As we celebrate Nelson Mandela Day on July 18, it is important to reflect on the legacy that he has left. Nelson Mandela International Day (or Mandela Day) is an annual international day in honour of Nelson Mandela, celebrated each year on 18 July,Mandela’s birthday. The day was officially declared by the United Nations in November 2009, with the first UNMandela Day held on 18 July 2010.
Madiba gave a culturally diverse nation of 50-million its strongest sense of purpose and to set an example for the world of how South Africa – one of the world’s most beautiful countries, overcame oppression through dialogue, an unwavering commitment to peace and through united determination to build a future that we can all be part of and it is something we are proud to share with the world.
Whether you are visiting South Africa for the first time or whether you are touring the country you call home, you will no doubt download the new app launched by South African Tourism (SAT) in partnership with the Nelson Mandela Foundation. It focuses on Madiba-inspired tourist attractions and it features tourist sites as well general places of interest in the four provinces that defined Mandela’s life. From the UNESCO World Heritage Site Robben Island off the coast of Cape Town, where he was imprisoned, to Qunu in the Eastern Cape, where he was born, spent his boyhood and was laid to rest in December, 2013.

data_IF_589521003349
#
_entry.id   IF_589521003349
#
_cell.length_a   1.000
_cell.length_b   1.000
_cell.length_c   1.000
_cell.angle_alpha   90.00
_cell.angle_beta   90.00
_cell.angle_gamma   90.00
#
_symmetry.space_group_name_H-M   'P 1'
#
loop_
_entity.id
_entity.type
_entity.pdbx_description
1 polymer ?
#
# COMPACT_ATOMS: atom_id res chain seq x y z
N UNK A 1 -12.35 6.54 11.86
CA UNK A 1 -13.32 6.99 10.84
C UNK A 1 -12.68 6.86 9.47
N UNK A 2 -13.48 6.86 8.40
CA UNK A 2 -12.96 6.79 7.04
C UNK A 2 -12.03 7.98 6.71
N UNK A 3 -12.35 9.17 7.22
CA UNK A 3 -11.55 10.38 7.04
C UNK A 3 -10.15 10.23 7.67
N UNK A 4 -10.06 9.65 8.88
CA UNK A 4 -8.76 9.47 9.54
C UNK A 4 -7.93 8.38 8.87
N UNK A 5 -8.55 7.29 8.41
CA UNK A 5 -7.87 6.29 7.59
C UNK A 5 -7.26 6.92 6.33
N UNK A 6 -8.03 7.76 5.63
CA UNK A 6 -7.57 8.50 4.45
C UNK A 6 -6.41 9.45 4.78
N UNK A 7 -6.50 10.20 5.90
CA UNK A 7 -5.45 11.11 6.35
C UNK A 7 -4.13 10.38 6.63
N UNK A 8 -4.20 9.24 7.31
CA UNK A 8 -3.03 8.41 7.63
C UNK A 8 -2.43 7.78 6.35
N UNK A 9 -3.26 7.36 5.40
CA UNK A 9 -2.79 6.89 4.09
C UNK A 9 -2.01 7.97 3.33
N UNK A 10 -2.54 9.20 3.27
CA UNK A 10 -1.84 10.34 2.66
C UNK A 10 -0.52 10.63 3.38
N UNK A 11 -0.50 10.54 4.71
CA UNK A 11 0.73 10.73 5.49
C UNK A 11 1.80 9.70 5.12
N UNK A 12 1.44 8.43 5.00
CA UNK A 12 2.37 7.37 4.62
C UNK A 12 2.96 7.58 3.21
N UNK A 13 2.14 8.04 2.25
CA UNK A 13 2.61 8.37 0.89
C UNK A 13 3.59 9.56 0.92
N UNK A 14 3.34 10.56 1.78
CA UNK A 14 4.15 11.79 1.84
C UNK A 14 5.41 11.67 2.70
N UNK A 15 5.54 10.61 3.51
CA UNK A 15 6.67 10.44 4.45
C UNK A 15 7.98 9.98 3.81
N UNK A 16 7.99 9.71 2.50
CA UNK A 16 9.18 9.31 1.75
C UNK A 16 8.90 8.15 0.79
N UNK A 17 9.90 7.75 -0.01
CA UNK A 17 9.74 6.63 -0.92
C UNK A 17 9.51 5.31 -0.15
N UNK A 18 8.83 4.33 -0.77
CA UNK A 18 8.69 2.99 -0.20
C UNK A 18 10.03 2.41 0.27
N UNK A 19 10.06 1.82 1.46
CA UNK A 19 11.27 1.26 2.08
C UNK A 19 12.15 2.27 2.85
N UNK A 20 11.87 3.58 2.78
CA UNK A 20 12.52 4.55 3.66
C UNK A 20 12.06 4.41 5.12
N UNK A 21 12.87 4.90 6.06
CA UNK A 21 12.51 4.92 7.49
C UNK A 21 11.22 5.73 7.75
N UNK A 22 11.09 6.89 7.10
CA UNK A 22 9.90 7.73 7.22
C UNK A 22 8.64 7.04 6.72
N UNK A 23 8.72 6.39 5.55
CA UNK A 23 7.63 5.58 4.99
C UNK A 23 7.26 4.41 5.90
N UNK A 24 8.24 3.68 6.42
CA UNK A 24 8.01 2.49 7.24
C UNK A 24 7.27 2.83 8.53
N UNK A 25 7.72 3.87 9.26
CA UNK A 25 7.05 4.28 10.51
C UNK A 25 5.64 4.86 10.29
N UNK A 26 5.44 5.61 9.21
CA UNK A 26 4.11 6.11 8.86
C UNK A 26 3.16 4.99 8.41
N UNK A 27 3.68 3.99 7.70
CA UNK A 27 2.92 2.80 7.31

On your travels you will encounter many colourful stories such as in Liliesleaf, Johannesburg, where prominent liberation leaders sought refuge before their arrest in 1963. Mr Mandela himself hid from apartheid security forces there, masquerading as a gardener to avoid recognition by the army and police.
Another poignant site along your journey is the Nelson Mandela Capture Site. It was here, in 1962, that Madiba was captured after having been on the run for more than 17 months from a regime determined to hunt him down. South African artist Marco Cianfanelli created a sculpture that amplified Nelson Mandela and the place where he was incarcerated. Today, more than three years after it was unveiled, the Capture Site sculpture has become iconic of South Africa; an internationally recognised symbol and a place that draws thousands to the small town of Howick in Kwa-Zulu-Natal province.
Another site is Vilakazi Street in Soweto which is one of the most famous streets in the world as it is where two Nobel Peace laureates, Nelson Mandela and Arch Bishop Desmond Tutu, made their homes.
Nelson Mandela may be an international icon and a world-renowned statesman. But to South Africans, he is the much loved, and deeply missed, grandfather of the nation. Whilst visiting these interesting sites are awe- inspiring, it is clear that South Africans have invested their hearts in keeping Madiba’s legacy alive.